The holidays are quickly approaching at what feels like break neck speed. Amidst the planning, purchasing, crafting, giving, donating, and decorating craziness I also like to add the joy of holiday baking with our girls into the mix (pun intended). There are so many benefits to having your little ones join you in the kitchen for some holiday baking fun.
Now let’s keep it real for a second, having your minions around eggs, knives, flour and mess is not my idea of rest and relaxation. At first I shied away from the whole ordeal because my Type A style did not welcome sticky hands all over my kitchen. However, like with most areas of my parenting journey I have learned to embrace (and semi control) the mess to make priceless memories with my girls. So grab an apron and join me in the kitchen for some easy tips on how to have your kids help with baking this holiday season without turning into a Mommy Grinch in the process.
Keep it simple
This is not the time to break out Martha Stewart’s recipe for chocolate croissants. While tasty, buttery, flaky and delicious, this 24 million step recipe with mucho waiting time between steps, is not exactly toddler friendly. Some of our fav easy peasy recipes include simple brownies, blondies, rice Krispy treats, and apple crisp.
Apple crisp is a great first timer recipe because it does require eggs (which my children always insist on breaking themselves) and you don’t need to measure. Just dump some butter, flour, sugar, oats, and seasoning into a bowl and MIX with your hands and sprinkle over cut up apples and bake. Viola…Your house now smells like William Sonoma on cinnamini steroids.
Also, I find “bar” recipes such as blondies and brownies way easier than cookies. Lastly, embrace your friends in the baking aisle Betty and Dunkin, there ain’t no shame in baking from a box.
Timing is everything
This is another tip that applies to all of parenting. You want to time your baking to avoid hanger (when your child is hungry and angry), tired, or cranky. So basically, you are thinking NEVER. But I have found two very small windows of baking time that works with my girls. One is 10:00 in the morning. After the girls, have had breakfast and they are in their morning happiness zones is a great time to break out the Kitchenaid and whip something up. This also allows you ample time to bake and clean up before lunch prep.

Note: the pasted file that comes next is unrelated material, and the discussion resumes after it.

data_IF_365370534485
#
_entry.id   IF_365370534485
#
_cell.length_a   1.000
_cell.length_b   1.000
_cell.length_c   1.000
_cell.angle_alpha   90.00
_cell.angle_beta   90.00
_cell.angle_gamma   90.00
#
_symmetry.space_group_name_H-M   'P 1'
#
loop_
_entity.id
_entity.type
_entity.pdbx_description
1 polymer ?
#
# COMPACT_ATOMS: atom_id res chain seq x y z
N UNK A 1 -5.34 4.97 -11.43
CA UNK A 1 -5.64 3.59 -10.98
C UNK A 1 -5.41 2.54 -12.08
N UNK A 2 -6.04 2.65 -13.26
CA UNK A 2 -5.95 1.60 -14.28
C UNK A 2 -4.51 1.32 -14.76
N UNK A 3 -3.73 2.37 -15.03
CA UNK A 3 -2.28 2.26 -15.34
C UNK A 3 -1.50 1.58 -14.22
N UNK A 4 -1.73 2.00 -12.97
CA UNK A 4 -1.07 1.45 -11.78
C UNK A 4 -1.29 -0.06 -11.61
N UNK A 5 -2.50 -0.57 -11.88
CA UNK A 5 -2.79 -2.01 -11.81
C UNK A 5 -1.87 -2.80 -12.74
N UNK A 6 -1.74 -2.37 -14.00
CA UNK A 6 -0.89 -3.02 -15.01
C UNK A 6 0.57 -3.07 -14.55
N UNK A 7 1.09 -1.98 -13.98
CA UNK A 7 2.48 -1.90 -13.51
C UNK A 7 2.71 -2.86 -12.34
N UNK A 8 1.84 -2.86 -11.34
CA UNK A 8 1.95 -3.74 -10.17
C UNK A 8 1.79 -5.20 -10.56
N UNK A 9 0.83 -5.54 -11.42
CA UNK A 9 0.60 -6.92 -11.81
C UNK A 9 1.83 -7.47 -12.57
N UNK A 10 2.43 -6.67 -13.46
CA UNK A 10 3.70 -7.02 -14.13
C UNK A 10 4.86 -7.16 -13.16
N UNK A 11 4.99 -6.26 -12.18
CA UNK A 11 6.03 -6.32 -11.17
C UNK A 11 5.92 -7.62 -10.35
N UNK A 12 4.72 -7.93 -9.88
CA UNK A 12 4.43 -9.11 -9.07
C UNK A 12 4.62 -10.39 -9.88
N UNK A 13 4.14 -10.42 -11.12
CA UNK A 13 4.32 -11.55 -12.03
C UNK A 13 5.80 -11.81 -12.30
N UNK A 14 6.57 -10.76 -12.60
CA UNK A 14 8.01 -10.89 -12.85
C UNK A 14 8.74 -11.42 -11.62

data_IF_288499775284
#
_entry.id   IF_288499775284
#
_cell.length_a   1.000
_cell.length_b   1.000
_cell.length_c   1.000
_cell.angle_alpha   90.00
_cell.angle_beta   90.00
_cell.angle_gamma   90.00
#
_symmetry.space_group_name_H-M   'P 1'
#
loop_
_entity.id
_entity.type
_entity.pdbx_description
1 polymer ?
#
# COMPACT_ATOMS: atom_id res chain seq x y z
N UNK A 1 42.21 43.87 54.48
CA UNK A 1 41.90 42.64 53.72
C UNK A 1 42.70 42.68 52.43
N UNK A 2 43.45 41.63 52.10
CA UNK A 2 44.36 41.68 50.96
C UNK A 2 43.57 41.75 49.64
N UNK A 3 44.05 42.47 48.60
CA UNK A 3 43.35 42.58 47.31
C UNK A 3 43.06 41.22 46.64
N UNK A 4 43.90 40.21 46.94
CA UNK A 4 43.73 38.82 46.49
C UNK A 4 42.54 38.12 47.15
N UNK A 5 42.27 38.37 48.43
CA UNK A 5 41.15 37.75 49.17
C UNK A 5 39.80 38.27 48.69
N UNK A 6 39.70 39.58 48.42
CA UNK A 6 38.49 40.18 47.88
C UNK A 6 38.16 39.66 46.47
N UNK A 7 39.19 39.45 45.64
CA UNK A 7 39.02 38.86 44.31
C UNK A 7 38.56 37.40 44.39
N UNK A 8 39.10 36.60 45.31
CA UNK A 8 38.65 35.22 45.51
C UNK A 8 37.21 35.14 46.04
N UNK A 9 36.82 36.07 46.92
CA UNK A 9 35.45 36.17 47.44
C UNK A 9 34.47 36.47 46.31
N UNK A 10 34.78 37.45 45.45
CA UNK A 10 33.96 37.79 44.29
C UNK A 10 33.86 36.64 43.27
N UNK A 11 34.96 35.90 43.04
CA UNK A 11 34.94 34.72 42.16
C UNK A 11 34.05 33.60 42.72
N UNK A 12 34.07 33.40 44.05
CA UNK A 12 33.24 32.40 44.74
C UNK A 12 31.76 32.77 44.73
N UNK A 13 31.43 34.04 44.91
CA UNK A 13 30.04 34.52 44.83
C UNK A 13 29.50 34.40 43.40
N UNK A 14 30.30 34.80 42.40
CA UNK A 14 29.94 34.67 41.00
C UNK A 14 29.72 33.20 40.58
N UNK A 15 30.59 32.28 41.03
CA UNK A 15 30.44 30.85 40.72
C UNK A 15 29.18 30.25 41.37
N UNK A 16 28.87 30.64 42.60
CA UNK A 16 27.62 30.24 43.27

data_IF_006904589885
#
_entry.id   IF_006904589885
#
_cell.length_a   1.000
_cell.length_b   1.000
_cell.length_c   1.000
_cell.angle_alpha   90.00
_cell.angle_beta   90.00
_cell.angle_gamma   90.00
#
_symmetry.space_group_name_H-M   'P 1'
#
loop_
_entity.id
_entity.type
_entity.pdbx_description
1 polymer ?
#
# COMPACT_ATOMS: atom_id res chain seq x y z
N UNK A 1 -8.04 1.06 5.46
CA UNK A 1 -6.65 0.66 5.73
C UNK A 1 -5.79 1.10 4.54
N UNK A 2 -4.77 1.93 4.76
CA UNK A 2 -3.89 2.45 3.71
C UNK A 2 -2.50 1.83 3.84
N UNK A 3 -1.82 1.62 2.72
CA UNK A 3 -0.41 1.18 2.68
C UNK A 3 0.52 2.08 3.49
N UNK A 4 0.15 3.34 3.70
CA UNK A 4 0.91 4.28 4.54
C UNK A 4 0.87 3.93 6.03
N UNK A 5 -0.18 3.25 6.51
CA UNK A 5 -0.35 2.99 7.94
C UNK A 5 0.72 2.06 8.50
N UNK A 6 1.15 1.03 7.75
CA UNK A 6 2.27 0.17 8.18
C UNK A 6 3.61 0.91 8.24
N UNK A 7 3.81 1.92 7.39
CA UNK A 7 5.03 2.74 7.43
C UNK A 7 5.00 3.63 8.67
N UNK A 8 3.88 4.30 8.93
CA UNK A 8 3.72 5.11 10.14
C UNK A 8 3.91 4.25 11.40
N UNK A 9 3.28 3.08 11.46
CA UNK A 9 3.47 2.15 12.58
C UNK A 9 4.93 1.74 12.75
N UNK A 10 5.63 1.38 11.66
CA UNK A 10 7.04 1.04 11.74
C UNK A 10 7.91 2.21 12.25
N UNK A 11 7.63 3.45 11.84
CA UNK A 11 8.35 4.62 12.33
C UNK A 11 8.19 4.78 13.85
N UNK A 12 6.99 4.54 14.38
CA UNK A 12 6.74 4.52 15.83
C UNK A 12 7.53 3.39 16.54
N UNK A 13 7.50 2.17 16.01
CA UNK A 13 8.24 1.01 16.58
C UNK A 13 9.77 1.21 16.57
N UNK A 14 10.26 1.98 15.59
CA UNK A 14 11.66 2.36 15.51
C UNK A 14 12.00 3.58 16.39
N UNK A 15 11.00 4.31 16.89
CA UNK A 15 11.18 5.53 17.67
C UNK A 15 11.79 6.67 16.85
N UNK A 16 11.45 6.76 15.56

Another time is 2:00pm or early afternoon. Here is how it works. You pray to the nap gods and cross your fingers and toes that your under the age of three minions are taking their glorious afternoon nap. During that precious and precise moment go into the kitchen and bust your butt to prep the recipe… pre-measure, and cut ingredients with sharp knives. Now that my older daughter dropped her nap (we are still grieving this) she can help with the prep. This fun filled scenario can best be illustrated by the one very very stress inducing messy recipe I only do once a year… iced sugar cookies. This holiday classic is baked to homemade sugary success in our house by prepping and chilling the dough with the older child and ONLY when the little one wakes up do we ice the cookies with more sugar, and food coloring for good measure. One more thing, avoid baking with children from the hours of 5pm to 8pm.
Mostly because the girls look adorbs wearing aprons and I am a big believer that looking the part is half the battle. This is what I tell my husband about my golf game. There is also a very nostalgic sentimental reason for this imperative tradition of apron wearing since my Noni, my great grandma, hand sewed the aprons for me when I was little. Lastly, cooking is messy and we don’t need to add to the mount Everest of exponentially growing laundry pile.
The gift is in the Giving
We love to bake. During the holiday season (which I define as Nov 1 to Jan 1) we bake ALL.THE.TIME. Now, I am also slightly obsessed with healthy eating and minimizing the number of empty calories we consume. We are big believers in moderation, so we obtain this goal by donating or giving away many of our holiday sweets. The girls adore creating crafty baskets of yummy treats and leaving them with unassuming neighbors, the local fire department, and our good friend that just had baby number three. We are all about the fun surprise element of leaving the goodies on the stoop and driving away.
I had mentioned earlier that the kiddos love to crack eggs. Now I am all about the sensory play, but I draw the line at semolina spreading eggy goo. I have implored a couple of tired and true mommy techniques to combat this issue. When we first started baking together I told them that there was a grownup up egg rule; same goes for hot stove and sharp knives… you can look but DON’T Touch. Then my best friend who I love dearly, but has way more tolerance and patience for kitchen chaos let the girls crack eggs at her house. My gig was up. Now I take a deep breath and pray that all goes well. You can easily “fish” out egg shells by slightly wetting your finger with water. Also break the eggs into a separate bowl and then add them to your batter.
Don’t forget to keep the camera close and ready. Baking is a great time to snap some classic photos.
In need of some great recipes? Check out last year’s FCMB virtual cookie swap!
Do you like to bake for the holidays with your kids? What are your favorite holiday recipes?